According to the Health day news, a new study breaks the shackles of the causes of asthma and came up to claim that background, race, history, sex can play a huge role in determining if your child is safe from asthma or not.
Factors Affecting The Risk Of Asthma In Your Children
The co-author Christine Cole Johnson who is a professor at and the chairperson at the public health sciences at the Henry ford System of health located in Detroit said that the new research and the findings can play a major role in identifying all are the factors on which the risk of asthma can be more. It can also help for a better understanding of the treatment and the symptoms in the early stages of the life of your child.
It will be very helpful to show which group will be more prone to ae an attack of asthma and which are at less risk of the attack of asthma. Johnson added in the Henry Ford News that now the doctors and the researchers are clearer about the development of asthma attacks and the risk factor associated with it which can make your child more prone to have asthma in the early stages of his or her life.
The researchers also claim that it is one of the biggest researches in this field and can be proven beneficial in the medical sciences. For the research, almost twelve thousand children were studied who lived in the United States and were born between the years of 1980 to 2014. The study is also known to be one of the longest as the children were studied since they were at an age of 5. The research consisted of all types of children.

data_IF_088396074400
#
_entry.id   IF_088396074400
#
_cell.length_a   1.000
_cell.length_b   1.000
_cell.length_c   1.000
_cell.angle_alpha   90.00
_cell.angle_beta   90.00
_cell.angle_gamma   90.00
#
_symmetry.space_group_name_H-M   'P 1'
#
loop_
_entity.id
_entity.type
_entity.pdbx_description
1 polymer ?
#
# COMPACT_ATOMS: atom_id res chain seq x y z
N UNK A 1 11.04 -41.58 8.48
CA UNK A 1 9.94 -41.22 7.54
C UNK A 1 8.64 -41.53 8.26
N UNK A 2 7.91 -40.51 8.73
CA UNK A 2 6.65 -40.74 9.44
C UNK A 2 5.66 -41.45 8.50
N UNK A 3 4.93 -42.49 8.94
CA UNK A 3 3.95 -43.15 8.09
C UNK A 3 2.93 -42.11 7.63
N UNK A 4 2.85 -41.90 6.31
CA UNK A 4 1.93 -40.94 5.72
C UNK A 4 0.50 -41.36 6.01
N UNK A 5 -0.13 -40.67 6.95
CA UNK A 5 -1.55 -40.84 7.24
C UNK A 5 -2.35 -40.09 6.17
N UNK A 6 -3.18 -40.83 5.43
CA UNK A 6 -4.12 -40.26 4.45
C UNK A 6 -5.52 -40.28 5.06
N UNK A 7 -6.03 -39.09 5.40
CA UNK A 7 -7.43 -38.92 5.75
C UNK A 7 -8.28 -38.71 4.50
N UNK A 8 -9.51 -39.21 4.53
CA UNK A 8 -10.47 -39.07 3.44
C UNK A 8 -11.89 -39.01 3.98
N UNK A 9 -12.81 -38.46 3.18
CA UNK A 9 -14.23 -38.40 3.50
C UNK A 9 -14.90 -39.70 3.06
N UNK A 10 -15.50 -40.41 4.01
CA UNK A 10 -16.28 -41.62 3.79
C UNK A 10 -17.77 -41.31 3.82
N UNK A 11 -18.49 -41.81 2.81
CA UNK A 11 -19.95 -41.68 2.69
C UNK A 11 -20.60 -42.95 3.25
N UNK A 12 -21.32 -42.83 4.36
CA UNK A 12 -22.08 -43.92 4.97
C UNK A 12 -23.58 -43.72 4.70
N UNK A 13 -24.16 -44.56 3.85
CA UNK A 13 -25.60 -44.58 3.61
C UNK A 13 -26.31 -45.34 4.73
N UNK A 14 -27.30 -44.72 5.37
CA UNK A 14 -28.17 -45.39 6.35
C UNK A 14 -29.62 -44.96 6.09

Their races, caste, gender, region of birth, neighborhood, groups from where they belong, and color, all of these factors were also taken into consideration when they were researching. The data showed that fifty-one percent of them were boys and forty-nine percent were girls. They were also divided on the basis of origin. 52 percent were white while 23 percent were known to be black.
There were shocking results of the findings. It was seen that children were more almost 2 to 3 times more prone to have asthma if one of the parents had a history of asthma in the earlier stages of their lives. At a much younger age, boys had almost twice the chances of having asthma attacks as compared to girls of the same age.
But as soon as they grow up to the age of 14 to 15 the rates become the same. Black children were seen mostly affected due to asthma and were at a higher risk of getting it regardless of the family history. But as we know that the rates of asthma in black children were high as compared to white, during the preschool period, the rates of black children dealing with asthma fell off by a huge margin and white children were then more prone to have asthma in the adulthood.